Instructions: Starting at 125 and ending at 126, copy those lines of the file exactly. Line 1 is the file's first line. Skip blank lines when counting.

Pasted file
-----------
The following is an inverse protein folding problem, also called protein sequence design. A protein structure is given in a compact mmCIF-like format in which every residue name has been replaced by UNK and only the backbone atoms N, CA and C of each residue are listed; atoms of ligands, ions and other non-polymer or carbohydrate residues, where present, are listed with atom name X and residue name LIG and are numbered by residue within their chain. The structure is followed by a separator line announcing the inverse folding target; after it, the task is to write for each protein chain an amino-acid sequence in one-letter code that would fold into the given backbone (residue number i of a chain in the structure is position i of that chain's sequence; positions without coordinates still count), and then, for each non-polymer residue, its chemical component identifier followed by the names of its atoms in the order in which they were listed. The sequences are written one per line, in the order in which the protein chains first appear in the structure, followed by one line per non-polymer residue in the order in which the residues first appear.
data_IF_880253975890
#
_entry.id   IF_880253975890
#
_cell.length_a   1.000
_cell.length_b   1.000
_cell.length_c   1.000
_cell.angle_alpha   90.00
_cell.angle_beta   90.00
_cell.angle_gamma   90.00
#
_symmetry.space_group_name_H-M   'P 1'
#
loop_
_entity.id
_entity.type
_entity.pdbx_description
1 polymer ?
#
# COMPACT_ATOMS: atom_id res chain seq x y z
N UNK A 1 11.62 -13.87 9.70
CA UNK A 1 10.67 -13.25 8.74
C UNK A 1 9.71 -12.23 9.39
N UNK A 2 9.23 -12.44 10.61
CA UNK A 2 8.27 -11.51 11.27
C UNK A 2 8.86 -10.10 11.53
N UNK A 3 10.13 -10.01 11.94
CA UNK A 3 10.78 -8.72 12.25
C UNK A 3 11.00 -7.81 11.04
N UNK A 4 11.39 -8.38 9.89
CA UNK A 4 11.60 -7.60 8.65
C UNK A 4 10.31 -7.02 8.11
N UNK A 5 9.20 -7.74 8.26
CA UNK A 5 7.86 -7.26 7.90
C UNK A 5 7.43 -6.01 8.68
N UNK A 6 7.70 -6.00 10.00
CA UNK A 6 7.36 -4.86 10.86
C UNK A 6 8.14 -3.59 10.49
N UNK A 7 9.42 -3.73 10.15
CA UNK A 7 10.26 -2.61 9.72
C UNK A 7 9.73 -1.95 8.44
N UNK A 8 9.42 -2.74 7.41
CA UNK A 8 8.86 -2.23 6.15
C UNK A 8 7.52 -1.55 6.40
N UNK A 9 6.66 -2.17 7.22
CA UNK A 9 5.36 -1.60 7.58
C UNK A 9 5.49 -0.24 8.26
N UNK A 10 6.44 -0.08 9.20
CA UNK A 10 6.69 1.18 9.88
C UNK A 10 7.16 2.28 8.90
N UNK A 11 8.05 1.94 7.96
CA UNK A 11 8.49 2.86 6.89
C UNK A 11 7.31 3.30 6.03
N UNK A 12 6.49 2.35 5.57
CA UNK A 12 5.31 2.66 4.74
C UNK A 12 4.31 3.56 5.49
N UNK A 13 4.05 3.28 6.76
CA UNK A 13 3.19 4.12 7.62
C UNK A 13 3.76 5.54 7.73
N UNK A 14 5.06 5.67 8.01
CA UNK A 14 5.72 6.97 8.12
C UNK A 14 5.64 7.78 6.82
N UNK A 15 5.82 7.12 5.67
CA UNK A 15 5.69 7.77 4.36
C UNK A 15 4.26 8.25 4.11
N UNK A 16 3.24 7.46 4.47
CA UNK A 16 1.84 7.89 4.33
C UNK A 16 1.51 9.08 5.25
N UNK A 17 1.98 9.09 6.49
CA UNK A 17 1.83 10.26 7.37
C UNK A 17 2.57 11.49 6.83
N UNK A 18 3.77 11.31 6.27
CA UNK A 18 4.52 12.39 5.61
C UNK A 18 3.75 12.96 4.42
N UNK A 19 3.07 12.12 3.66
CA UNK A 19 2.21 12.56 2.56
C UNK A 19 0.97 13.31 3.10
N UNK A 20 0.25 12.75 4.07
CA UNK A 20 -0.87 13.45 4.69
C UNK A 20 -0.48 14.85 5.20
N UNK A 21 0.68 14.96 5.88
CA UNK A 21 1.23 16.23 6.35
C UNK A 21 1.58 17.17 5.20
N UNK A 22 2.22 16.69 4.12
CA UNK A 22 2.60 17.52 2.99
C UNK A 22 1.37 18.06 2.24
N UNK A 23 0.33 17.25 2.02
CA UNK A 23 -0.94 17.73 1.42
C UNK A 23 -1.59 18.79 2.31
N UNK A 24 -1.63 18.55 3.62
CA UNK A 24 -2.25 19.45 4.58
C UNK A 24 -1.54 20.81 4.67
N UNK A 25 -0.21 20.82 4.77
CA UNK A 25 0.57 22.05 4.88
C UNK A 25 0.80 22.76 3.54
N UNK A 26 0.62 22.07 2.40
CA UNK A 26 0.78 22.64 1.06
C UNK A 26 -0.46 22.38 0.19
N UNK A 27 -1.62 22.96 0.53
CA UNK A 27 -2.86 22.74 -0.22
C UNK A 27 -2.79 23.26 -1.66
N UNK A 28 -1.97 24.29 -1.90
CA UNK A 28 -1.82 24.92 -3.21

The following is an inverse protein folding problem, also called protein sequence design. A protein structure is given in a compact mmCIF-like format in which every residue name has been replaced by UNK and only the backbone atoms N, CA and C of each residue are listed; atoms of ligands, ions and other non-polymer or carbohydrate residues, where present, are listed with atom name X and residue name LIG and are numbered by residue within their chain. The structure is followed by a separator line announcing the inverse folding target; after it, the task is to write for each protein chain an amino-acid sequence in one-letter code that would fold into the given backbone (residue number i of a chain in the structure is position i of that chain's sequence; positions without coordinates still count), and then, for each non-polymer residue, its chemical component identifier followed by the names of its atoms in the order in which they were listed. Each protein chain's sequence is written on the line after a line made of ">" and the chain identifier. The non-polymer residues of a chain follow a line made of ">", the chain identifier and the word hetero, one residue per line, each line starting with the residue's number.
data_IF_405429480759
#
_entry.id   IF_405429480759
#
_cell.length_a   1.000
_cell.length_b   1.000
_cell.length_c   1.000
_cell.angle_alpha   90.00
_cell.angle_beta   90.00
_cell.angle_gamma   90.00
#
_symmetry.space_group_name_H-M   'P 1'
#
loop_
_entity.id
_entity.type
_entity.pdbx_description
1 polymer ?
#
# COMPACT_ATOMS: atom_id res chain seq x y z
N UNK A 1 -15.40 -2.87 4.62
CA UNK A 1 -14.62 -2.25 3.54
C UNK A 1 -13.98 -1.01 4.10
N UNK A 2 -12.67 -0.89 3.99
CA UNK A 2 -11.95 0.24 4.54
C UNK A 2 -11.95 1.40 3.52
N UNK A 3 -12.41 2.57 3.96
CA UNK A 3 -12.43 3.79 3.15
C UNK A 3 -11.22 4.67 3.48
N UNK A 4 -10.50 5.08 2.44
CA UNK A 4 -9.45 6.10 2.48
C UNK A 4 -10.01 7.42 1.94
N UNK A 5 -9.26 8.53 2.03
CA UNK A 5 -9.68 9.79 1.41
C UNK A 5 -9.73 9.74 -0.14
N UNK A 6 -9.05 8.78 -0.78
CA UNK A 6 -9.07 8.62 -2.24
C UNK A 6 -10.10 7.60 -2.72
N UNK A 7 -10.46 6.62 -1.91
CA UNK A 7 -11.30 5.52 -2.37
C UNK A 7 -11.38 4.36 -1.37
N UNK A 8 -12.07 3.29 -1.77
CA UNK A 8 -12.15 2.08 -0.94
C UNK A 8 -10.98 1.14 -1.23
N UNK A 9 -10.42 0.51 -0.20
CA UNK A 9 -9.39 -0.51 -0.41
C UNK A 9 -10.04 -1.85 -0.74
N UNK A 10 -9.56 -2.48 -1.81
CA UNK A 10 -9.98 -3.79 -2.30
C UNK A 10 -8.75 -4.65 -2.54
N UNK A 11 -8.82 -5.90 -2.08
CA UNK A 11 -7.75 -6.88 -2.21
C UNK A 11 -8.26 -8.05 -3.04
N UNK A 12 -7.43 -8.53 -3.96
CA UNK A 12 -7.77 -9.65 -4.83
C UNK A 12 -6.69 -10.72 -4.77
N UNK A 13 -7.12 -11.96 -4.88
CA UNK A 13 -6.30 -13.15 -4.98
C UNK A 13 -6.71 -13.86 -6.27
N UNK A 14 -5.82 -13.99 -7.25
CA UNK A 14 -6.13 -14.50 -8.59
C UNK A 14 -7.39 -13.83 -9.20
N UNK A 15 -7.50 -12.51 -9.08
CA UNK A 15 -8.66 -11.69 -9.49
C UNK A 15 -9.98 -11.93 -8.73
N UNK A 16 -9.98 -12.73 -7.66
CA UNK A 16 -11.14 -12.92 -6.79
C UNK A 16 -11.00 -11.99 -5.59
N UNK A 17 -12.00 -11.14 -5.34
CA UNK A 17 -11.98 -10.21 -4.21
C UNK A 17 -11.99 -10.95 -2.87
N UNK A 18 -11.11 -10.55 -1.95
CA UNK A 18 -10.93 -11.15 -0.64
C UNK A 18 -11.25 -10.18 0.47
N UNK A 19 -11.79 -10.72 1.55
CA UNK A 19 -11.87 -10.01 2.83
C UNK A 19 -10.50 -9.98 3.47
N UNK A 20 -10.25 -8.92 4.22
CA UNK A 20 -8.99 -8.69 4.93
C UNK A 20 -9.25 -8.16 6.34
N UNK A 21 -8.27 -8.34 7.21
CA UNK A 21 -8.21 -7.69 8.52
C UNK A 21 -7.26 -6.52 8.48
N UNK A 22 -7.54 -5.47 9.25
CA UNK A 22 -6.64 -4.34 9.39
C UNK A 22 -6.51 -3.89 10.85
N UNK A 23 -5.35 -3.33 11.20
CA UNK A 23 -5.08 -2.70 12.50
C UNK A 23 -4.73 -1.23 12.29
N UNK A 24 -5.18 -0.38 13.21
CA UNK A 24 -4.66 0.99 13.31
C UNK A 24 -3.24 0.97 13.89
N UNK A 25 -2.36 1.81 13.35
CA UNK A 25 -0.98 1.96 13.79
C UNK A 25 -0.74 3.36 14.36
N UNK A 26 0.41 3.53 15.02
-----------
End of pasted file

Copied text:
# COMPACT_ATOMS: atom_id res chain seq x y z
N UNK A 1 -15.40 -2.87 4.62